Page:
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Confusion reigns over Wake commissioners' abortion vote



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On a pair of 3-3 votes along party lines, the Wake County Board of Commissioners Monday neither ratified nor overturned County Manager David Cooke's unilateral decision to drop coverage for elective abortions from the health insurance plan for Wake employees.

The result is confusion. The three Republican commissioners believe Cooke's decision, announced last Wednesday following our story on the issue, is final, unless overturned by the board. And they don't want to overturn it.

County attorney Scott Warren supports their view, which has the effect of leaving some abortions (those unrelated to rape, incest or medical necessity) out of the insurance plan, at least temporarily.

The three Democratic commissioners believe Cooke's decision exceeded his authority without board approval, however, and they don't intend to approve it.

Jack Nichols, an attorney and the Wake Democratic Party chairman, spoke at Monday's meeting on behalf of Planned Parenthood. He points out that the agenda item rejected by one of the 3-3 votes was titled "Ratification of Health Insurance Plan Amendment."

Because it wasn't ratified, Nichols argues, Cooke's decision was invalid and would not survive a lawsuit. But he hopes that won't be necessary. "I'd rather see it solved politically than legally," Nichols says, because of the expense to both sides of a court fight.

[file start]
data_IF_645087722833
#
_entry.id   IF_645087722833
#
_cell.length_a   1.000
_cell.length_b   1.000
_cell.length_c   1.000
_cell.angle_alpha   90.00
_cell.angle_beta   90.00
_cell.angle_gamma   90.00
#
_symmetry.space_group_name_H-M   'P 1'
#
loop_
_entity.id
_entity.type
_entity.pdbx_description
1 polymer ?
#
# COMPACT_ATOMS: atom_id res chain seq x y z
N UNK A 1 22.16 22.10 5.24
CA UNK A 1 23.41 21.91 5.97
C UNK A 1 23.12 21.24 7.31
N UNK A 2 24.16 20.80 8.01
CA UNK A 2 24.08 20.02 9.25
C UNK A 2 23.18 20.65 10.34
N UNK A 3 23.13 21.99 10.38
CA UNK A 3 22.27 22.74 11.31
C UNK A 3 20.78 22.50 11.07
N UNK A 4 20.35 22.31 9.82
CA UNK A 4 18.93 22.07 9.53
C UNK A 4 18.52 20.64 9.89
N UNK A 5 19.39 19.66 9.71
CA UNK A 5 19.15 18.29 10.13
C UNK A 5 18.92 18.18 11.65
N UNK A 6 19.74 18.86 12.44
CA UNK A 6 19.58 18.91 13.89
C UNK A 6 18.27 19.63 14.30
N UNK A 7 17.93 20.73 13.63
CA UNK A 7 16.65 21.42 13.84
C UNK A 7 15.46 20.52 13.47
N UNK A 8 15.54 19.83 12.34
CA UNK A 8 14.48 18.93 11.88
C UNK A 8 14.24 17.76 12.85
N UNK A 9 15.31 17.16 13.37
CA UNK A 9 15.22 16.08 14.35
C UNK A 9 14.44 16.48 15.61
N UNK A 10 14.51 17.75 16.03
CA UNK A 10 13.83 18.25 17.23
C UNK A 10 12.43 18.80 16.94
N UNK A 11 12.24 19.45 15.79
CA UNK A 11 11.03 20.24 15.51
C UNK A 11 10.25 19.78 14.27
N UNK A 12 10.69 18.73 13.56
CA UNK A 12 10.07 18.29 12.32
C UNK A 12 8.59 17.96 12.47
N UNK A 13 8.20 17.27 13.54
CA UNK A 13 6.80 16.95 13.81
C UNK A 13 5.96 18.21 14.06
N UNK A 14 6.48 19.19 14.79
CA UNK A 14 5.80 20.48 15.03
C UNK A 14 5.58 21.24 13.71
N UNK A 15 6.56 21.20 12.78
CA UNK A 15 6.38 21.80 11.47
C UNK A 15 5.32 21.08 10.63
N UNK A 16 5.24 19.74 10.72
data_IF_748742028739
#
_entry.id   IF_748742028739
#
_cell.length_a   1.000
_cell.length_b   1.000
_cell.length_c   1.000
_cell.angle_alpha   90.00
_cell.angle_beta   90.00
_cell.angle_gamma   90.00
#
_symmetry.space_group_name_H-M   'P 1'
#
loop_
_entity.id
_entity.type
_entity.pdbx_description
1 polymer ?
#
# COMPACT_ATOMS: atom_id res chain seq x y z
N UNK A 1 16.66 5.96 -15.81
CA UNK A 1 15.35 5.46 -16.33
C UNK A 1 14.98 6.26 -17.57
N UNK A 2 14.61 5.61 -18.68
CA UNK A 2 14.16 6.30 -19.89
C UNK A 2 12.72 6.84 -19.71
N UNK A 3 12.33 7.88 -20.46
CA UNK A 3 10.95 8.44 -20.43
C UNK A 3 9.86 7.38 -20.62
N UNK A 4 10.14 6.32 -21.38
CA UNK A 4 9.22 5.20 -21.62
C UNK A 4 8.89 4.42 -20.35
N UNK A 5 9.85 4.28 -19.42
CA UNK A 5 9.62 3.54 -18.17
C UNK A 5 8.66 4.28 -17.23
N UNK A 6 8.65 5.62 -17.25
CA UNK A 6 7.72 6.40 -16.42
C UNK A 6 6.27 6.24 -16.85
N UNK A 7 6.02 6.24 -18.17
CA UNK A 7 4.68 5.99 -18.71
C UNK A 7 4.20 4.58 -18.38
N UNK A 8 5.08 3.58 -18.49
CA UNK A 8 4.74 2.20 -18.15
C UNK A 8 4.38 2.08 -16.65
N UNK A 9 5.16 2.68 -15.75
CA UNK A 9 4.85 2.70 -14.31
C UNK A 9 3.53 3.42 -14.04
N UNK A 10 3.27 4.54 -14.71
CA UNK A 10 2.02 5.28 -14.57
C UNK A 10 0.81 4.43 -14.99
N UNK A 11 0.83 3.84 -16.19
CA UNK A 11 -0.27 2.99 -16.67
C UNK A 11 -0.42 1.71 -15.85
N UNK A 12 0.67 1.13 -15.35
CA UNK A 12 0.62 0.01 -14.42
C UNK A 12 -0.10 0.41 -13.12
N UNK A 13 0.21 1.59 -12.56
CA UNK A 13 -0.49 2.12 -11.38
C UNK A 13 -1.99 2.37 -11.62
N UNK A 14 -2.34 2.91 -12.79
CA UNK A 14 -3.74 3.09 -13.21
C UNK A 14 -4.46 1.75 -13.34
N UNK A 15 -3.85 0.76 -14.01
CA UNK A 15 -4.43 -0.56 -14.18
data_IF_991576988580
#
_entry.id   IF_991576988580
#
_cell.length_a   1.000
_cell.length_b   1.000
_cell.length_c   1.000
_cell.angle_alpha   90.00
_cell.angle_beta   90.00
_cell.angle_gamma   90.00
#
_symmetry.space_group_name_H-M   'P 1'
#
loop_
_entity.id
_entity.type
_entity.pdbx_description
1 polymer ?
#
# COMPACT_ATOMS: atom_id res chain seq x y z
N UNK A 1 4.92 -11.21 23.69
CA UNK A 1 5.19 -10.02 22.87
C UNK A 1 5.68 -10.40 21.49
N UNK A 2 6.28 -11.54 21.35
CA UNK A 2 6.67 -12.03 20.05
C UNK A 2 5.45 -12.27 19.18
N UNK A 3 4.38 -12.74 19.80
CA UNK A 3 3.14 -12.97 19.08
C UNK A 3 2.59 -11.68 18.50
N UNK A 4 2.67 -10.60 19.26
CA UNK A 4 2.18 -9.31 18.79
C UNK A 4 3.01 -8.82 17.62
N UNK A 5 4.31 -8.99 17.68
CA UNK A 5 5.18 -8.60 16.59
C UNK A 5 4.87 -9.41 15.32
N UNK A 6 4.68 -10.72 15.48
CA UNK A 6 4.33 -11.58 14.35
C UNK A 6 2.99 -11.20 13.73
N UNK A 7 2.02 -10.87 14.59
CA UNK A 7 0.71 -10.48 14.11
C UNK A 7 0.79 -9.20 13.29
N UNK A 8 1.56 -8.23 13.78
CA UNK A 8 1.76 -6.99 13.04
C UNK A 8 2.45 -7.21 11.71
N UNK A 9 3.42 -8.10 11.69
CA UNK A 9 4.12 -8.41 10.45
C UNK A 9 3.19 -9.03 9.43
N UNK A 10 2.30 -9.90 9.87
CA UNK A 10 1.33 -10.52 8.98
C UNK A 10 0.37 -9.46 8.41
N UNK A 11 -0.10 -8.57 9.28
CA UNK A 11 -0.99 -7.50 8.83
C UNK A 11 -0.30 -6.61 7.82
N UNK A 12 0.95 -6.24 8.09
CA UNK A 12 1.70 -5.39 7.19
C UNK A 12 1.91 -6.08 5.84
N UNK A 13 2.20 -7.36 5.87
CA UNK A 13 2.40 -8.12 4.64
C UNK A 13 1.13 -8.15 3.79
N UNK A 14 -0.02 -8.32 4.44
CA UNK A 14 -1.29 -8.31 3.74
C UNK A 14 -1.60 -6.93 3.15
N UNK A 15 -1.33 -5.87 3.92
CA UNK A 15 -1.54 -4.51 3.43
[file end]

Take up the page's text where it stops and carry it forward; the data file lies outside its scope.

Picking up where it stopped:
Once again, the absence of the board's fourth Democrat, Harold Webb, was critical. Webb, 84, is recovering from a stroke he suffered in October. He did attend the commissioners' daylong retreat two weeks ago, looking fit (as he always has) but unable to say much because of a condition called speech aphasia. As his wife, Lucille, explained that day, Webb's thinking is clear, but his speech, while improving, comes out garbled at times.

Webb will decide very soon, she said, whether he can return to the board or should step down so the Democrats can name a replacement in time for what are expected to be contentious budget negotiations this spring.

In the meantime, the board operates with a Republican, Tony Gurley, as its much-disputed chair. (He was elected when Democrat Betty Lou Ward was in the bathroom, and the Republicans, by a 3-2 vote, deemed her departure "unexcused.")

Gurley and his fellow Republicans Joe Bryan and Paul Coble are clearly disinclined to be gracious in their faux-majority status. The first of the split votes Monday, for example, was in response to a request by Democrat Lindy Brown to remove the abortion question from the board's consent agenda. Ordinarily, such requests are granted automatically since, if someone is questioning an item, it lacks the supposed "consent."

But when Brown asked that the question be moved to the end of the regular agenda, to assure that it would come up after the public comment period, Gurley ruled that her request required a vote, which was rejected 3-3.

Brown reacted with a series of dismissive "C'mon, Tony's," refusing to show any deference to the chair after he'd stepped on her. Ward and Stan Norwalk, her fellow Democrats, were equally steamed, if more resigned to their plight.